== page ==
In any economic system, people must decide what to produce, how to produce it, when to produce it, and who will get it. This lesson looks at the "when" question. In particular, if society has only a finite amount of some resource, when should that resource be used -- today, tomorrow, or not at all? This problem is sometimes called the "cake-eating" problem: given a cake (with good preservatives!), what is the best way to eat it? All at once? A little each day? or by some other pattern of consumption? In this lesson students learn how people making decisions in the market for a nonrenewable resource decide when the resource will be used. After reviewing the news around Clinton's Africa visit and his focus on environmental issues in Botswana, they are introduced to the "when" question with a spring holiday variation of the 'cake-eating' problem. The snacks described in the problem are then used to demonstrate how a market for a nonrenewable resource works.
Students participate in a series of classroom elections to analyze special-interest effects and see how the costs of voting and acquiring information about candidates or propositions on a ballot affect whether or not people vote, and, if they do, how informed they will be. Students examine the causes and consequences of logrolling and other collusion by elected officials. Finally, students determine whether Indianapolis’s Lucas Oil Stadium is an example of public choice theory in action. COMPELLING QUESTION Does voting always result in the best choice?
Margaret Mee (1909-1988) was a botanical artist who often traveled up the Amazon River alone in search of rare flowers to collect and paint. Even at the age of 79, she planned to return to the Amazon for another excursion. On Thanksgiving Day in 1988, Ms. Mee was interviewed on the MacNeil-Lehrer NewsHour; she fascinated the television audience with her accounts of her travels. Tragically, she was killed in an auto accident less than a week later. Even after her death, however, she is still having a profound impact on the preservation of rare flowers in the rainforests. In this lesson, you will learn how Mee's activities are helping markets save the rare moonflower.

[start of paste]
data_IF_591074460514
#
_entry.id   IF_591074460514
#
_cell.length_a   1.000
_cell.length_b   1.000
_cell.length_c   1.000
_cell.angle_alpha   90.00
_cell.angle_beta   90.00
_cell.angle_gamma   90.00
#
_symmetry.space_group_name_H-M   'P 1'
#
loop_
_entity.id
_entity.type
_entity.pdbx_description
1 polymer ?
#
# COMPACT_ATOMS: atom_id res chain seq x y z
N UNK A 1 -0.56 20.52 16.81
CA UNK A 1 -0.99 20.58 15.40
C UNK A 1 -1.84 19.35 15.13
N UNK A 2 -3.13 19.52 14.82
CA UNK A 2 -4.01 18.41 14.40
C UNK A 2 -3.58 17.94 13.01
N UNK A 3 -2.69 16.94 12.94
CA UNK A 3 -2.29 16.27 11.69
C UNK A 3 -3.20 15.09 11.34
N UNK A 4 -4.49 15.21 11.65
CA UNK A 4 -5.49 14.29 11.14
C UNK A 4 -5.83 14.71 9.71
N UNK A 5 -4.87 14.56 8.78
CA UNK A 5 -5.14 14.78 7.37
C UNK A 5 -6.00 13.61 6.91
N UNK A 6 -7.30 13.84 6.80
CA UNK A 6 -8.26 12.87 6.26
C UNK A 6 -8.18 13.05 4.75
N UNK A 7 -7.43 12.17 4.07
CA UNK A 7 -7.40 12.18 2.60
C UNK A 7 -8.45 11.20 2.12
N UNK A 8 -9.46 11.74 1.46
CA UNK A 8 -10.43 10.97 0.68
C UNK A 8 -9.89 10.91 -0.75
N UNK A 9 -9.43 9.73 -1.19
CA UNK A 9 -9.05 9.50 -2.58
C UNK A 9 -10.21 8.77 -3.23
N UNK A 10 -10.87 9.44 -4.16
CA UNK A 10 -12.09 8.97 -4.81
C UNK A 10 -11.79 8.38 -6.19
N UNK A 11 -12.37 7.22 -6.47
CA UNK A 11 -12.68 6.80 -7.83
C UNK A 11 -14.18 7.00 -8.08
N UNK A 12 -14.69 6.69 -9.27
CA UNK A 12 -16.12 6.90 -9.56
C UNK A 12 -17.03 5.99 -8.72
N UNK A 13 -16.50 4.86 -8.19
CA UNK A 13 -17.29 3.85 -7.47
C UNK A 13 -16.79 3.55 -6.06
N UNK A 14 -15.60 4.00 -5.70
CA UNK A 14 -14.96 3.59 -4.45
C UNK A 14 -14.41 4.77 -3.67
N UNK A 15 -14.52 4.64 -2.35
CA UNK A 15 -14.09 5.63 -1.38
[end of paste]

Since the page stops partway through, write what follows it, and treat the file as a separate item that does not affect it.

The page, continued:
The following lessons come from the Council for Economic Education's library of publications. Clicking the publication title or image will take you to the Council for Economic Education Store for more detailed information.
This publication contains complete instructions for teaching the lessons in Capstone. When combined with a textbook, Capstone provides activities for a complete high school economics course. 45 exemplary lessons help students learn to apply economic reasoning to a wide range of real-world subjects.
12 out of 45 lessons from this publication relate to this EconEdLink lesson.
Use this DVD program to show students how to live healthy, wealthy and risk-free.
10 out of 12 lessons from this publication relate to this EconEdLink lesson.
This publication helps students analyze energy and environment issues from an economics perspective.
6 out of 10 lessons from this publication relate to this EconEdLink lesson.